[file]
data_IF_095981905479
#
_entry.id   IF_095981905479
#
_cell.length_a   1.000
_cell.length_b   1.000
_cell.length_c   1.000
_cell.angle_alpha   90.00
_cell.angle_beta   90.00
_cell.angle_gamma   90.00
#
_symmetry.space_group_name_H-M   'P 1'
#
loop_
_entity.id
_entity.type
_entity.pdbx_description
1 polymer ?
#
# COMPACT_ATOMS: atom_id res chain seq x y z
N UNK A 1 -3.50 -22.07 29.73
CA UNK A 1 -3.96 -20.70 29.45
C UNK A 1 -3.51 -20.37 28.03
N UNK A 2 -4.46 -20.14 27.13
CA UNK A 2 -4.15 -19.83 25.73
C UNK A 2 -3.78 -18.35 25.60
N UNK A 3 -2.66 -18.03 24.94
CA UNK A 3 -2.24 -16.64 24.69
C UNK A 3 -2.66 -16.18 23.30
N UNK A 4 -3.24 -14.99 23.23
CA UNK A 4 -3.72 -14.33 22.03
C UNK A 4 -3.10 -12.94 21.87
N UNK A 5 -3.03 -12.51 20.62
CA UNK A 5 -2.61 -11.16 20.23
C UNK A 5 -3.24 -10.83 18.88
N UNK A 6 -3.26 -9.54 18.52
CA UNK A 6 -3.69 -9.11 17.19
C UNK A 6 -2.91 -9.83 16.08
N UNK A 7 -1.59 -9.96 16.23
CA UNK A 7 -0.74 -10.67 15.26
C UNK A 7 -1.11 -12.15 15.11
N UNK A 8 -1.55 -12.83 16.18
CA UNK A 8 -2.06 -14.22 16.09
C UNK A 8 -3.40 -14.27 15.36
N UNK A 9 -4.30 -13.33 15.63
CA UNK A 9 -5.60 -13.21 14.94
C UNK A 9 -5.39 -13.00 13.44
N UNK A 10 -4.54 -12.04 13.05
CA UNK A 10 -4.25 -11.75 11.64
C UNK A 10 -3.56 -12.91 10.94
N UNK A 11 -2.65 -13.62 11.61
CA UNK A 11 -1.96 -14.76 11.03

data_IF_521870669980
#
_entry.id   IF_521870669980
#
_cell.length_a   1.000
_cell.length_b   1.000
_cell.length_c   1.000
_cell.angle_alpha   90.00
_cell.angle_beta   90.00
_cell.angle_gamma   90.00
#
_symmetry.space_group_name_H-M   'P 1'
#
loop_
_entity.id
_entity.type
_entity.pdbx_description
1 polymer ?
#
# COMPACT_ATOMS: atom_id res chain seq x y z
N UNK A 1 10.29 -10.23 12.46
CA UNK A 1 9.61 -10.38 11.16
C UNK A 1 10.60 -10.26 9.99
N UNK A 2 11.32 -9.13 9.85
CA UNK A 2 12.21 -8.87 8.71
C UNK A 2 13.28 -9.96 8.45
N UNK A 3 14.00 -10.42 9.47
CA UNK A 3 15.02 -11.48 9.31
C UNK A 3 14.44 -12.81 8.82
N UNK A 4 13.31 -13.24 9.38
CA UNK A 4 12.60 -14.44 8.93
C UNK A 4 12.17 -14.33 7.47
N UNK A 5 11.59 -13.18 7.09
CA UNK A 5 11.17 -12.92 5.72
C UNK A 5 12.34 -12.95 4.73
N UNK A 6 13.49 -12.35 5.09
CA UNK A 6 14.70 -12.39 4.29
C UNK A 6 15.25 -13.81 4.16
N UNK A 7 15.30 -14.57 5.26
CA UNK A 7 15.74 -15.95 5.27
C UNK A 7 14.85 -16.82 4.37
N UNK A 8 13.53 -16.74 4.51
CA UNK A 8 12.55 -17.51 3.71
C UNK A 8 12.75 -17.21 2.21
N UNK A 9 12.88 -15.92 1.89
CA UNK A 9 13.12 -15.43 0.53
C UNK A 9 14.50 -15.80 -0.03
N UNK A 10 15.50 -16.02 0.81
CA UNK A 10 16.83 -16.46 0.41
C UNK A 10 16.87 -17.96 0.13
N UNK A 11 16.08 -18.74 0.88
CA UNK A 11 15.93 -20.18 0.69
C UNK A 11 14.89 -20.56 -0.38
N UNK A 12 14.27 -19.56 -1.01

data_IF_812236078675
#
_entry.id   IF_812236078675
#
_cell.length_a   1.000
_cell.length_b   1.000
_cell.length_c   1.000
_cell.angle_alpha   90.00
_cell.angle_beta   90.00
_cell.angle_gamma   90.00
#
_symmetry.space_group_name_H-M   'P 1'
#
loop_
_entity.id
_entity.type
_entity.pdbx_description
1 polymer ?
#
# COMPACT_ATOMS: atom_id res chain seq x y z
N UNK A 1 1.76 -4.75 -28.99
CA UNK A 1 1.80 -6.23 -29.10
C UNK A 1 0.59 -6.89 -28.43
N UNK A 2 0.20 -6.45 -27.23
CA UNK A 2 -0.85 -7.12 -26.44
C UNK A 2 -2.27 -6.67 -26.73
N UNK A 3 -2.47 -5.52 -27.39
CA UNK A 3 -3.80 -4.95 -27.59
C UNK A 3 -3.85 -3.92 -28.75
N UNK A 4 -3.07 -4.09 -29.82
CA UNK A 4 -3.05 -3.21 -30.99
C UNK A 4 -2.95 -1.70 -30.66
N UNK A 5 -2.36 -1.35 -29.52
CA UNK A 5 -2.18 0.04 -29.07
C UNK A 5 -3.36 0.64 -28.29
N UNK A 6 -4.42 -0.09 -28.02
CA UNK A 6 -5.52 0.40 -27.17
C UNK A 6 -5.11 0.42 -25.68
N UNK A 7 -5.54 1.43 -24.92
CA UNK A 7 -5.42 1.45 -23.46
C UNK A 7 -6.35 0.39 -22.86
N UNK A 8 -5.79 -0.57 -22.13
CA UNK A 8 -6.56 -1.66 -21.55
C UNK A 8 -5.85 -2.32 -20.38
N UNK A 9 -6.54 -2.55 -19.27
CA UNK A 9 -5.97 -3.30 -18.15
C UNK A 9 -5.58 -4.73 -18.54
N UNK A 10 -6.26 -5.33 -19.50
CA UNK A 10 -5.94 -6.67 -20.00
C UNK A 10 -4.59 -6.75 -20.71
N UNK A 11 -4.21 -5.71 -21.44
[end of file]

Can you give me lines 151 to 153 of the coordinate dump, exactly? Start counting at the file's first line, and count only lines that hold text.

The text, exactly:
N UNK A 9 -6.54 -2.55 -19.27
CA UNK A 9 -5.97 -3.30 -18.15
C UNK A 9 -5.58 -4.73 -18.54